The sacrificial lamb is gone

Long live the new sacrificial lamb… until November, anyhow:

Rudy Giuliani, who bet his presidential hopes on Florida only to come in third, prepared to quit the race Tuesday and endorse his friendliest rival, John McCain.

While I’m still standing by my 2003 prediction of a president Rodham-Clinton, my ability to read the tea leaves with regards to the Republicans hasn’t been very good. I initially thought Pataki might be the unelectable Republican selected to take the fall, (although I did suggest Giuliani as the other probability, as he indeed turned out to be), but as I noted before the primaries began, Giuliani was such a horrendous candidate that he couldn’t even fulfill his appointed role.

But Democrats need not fear, both McCain and Romney are eminently capable of being defeated in the same landslide that was intended for Giuliani. It doesn’t actually matter which of them is nominated to play Bob Dole redux. (Rameshh Ponnuru notices the similarity as well, although I doubt he is fully aware of its significance: “It has seemed a bit like the 1996 race. McCain is Dole: the old war hero who has run before, who does not enthuse either economic or social conservatives but has a pretty conservative record.”)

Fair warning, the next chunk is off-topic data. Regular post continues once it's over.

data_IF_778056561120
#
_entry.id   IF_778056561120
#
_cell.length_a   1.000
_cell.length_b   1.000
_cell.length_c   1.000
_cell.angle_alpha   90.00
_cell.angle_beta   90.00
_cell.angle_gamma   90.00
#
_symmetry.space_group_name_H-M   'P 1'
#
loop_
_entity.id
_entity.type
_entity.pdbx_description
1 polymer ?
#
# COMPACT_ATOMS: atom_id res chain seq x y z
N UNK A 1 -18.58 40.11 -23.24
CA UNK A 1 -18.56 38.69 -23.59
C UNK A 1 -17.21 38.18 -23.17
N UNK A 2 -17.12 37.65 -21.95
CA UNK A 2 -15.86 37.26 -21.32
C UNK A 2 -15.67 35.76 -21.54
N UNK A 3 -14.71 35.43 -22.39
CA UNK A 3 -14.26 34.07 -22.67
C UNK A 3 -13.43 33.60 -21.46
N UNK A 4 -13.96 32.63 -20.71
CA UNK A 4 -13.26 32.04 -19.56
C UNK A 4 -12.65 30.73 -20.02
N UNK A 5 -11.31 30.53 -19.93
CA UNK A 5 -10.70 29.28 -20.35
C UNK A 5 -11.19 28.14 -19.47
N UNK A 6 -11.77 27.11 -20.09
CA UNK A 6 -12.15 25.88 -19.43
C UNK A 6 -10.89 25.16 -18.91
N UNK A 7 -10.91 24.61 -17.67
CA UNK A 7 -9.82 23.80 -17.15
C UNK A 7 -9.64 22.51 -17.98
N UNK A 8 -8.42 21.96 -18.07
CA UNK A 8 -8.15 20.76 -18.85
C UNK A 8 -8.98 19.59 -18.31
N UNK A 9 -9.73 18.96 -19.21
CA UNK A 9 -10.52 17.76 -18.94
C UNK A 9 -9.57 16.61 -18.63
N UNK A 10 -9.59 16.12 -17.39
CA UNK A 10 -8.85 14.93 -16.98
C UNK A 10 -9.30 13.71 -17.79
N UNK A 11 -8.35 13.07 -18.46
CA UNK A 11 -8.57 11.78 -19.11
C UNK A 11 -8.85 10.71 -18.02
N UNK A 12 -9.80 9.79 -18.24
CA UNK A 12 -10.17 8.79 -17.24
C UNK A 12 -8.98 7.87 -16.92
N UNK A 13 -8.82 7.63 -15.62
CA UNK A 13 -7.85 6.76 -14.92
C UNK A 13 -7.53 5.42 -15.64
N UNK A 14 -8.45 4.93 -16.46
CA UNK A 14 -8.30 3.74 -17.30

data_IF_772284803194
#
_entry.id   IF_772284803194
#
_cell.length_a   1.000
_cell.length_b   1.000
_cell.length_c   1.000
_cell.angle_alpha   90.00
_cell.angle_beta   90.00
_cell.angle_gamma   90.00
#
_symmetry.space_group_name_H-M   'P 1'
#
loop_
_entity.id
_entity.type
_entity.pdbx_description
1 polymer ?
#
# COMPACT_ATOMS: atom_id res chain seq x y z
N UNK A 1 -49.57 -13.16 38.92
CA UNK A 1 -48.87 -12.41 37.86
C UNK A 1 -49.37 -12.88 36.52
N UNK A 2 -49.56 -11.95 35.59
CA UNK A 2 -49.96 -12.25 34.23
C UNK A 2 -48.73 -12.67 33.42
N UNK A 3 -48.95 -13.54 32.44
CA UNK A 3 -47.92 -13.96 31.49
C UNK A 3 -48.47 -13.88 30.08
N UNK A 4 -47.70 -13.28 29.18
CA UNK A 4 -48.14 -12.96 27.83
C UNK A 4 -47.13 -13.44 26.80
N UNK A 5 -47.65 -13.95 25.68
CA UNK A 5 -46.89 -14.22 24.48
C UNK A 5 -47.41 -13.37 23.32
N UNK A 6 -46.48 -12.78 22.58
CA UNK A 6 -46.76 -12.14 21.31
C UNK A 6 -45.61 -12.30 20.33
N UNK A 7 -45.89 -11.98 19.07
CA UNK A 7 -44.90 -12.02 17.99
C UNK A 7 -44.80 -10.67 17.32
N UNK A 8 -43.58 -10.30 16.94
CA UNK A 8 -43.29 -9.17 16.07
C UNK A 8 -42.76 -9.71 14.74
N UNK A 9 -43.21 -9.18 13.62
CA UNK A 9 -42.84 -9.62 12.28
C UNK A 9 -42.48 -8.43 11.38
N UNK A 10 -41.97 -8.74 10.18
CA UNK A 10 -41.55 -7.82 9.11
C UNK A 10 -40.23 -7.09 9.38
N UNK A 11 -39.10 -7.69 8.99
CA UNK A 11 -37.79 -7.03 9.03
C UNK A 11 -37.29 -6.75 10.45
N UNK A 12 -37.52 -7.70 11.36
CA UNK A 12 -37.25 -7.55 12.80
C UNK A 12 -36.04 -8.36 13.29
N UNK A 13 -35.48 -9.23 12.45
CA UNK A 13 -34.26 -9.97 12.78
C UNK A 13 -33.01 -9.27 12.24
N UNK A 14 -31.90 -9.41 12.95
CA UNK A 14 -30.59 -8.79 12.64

Giuliani’s theme of “I saved New York City” was always self-destructive. Given how a significant portion of the rest of the country feels about NYC, it probably cost him more votes than it gained him, especially in a state with no shortage of people who are happy to have shaken its dust from their flip-flops.